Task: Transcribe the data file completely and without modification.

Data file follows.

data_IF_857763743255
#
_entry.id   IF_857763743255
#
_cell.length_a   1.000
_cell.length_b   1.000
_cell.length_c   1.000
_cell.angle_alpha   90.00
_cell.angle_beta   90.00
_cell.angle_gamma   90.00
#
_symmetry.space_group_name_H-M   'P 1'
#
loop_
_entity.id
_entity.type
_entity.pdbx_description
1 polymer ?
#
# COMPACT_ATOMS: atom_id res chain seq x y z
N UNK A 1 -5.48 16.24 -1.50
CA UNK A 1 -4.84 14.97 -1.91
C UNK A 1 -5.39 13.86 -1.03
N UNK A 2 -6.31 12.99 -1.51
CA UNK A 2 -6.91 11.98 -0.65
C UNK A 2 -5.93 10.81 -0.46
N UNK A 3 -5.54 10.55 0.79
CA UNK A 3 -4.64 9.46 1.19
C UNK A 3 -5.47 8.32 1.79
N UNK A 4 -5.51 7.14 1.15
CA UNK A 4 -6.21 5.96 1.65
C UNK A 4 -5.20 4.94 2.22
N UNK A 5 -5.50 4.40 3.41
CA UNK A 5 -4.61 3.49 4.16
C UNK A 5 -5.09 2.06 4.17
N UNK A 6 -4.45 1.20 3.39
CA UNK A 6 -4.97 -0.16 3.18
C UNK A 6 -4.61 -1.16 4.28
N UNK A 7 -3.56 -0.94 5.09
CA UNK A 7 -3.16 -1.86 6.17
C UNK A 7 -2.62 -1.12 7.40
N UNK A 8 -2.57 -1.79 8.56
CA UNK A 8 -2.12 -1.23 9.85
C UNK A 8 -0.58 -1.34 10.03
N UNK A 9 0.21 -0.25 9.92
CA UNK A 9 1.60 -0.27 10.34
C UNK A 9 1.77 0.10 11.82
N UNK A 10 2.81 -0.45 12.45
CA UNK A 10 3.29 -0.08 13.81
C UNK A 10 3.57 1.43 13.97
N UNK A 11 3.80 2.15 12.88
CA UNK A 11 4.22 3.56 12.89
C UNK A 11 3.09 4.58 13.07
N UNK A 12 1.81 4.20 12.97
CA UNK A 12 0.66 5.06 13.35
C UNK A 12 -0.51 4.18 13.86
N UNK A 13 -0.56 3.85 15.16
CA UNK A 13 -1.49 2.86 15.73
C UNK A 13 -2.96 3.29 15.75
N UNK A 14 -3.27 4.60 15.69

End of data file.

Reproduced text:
data_IF_857763743255
#
_entry.id   IF_857763743255
#
_cell.length_a   1.000
_cell.length_b   1.000
_cell.length_c   1.000
_cell.angle_alpha   90.00
_cell.angle_beta   90.00
_cell.angle_gamma   90.00
#
_symmetry.space_group_name_H-M   'P 1'
#
loop_
_entity.id
_entity.type
_entity.pdbx_description
1 polymer ?
#
# COMPACT_ATOMS: atom_id res chain seq x y z
N UNK A 1 -5.48 16.24 -1.50
CA UNK A 1 -4.84 14.97 -1.91
C UNK A 1 -5.39 13.86 -1.03
N UNK A 2 -6.31 12.99 -1.51
CA UNK A 2 -6.91 11.98 -0.65
C UNK A 2 -5.93 10.81 -0.46
N UNK A 3 -5.54 10.55 0.79
CA UNK A 3 -4.64 9.46 1.19
C UNK A 3 -5.47 8.32 1.79
N UNK A 4 -5.51 7.14 1.15
CA UNK A 4 -6.21 5.96 1.65
C UNK A 4 -5.20 4.94 2.22
N UNK A 5 -5.50 4.40 3.41
CA UNK A 5 -4.61 3.49 4.16
C UNK A 5 -5.09 2.06 4.17
N UNK A 6 -4.45 1.20 3.39
CA UNK A 6 -4.97 -0.16 3.18
C UNK A 6 -4.61 -1.16 4.28
N UNK A 7 -3.56 -0.94 5.09
CA UNK A 7 -3.16 -1.86 6.17
C UNK A 7 -2.62 -1.12 7.40
N UNK A 8 -2.57 -1.79 8.56
CA UNK A 8 -2.12 -1.23 9.85
C UNK A 8 -0.58 -1.34 10.03
N UNK A 9 0.21 -0.25 9.92
CA UNK A 9 1.60 -0.27 10.34
C UNK A 9 1.77 0.10 11.82
N UNK A 10 2.81 -0.45 12.45
CA UNK A 10 3.29 -0.08 13.81
C UNK A 10 3.57 1.43 13.97
N UNK A 11 3.80 2.15 12.88
CA UNK A 11 4.22 3.56 12.89
C UNK A 11 3.09 4.58 13.07
N UNK A 12 1.81 4.20 12.97
CA UNK A 12 0.66 5.06 13.35
C UNK A 12 -0.51 4.18 13.86
N UNK A 13 -0.56 3.85 15.16
CA UNK A 13 -1.49 2.86 15.73
C UNK A 13 -2.96 3.29 15.75
N UNK A 14 -3.27 4.60 15.69